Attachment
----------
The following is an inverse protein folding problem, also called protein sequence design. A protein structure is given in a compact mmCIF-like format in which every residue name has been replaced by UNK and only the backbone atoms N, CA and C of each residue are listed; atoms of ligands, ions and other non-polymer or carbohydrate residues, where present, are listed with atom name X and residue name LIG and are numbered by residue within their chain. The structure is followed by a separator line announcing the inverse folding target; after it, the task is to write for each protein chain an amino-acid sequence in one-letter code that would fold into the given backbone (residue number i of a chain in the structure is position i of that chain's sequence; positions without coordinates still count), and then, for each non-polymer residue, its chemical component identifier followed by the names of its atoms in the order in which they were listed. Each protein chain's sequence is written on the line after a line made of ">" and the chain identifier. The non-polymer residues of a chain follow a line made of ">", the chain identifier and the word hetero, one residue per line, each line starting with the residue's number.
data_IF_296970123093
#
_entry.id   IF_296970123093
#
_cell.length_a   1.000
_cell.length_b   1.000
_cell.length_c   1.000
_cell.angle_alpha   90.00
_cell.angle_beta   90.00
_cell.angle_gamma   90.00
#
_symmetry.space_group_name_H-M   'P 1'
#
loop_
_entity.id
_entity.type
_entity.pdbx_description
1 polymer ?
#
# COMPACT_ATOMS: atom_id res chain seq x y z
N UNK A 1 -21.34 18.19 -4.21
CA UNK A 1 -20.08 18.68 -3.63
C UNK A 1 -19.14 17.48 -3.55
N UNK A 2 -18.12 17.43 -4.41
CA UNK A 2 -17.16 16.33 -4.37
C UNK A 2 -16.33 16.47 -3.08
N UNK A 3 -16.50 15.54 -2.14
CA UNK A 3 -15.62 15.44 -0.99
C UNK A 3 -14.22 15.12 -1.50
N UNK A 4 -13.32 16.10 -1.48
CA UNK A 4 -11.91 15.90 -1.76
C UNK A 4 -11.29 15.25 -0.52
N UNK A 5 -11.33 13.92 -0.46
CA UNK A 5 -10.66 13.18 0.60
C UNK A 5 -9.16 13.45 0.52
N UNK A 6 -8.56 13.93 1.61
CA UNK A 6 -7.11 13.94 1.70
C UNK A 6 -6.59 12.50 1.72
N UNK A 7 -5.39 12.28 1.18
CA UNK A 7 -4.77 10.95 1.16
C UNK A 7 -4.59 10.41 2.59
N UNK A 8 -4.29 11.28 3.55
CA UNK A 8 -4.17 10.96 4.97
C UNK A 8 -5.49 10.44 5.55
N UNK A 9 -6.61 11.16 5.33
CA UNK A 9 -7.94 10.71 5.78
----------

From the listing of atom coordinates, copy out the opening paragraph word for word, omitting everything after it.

The following is an inverse protein folding problem, also called protein sequence design. A protein structure is given in a compact mmCIF-like format in which every residue name has been replaced by UNK and only the backbone atoms N, CA and C of each residue are listed; atoms of ligands, ions and other non-polymer or carbohydrate residues, where present, are listed with atom name X and residue name LIG and are numbered by residue within their chain. The structure is followed by a separator line announcing the inverse folding target; after it, the task is to write for each protein chain an amino-acid sequence in one-letter code that would fold into the given backbone (residue number i of a chain in the structure is position i of that chain's sequence; positions without coordinates still count), and then, for each non-polymer residue, its chemical component identifier followed by the names of its atoms in the order in which they were listed. Each protein chain's sequence is written on the line after a line made of ">" and the chain identifier. The non-polymer residues of a chain follow a line made of ">", the chain identifier and the word hetero, one residue per line, each line starting with the residue's number.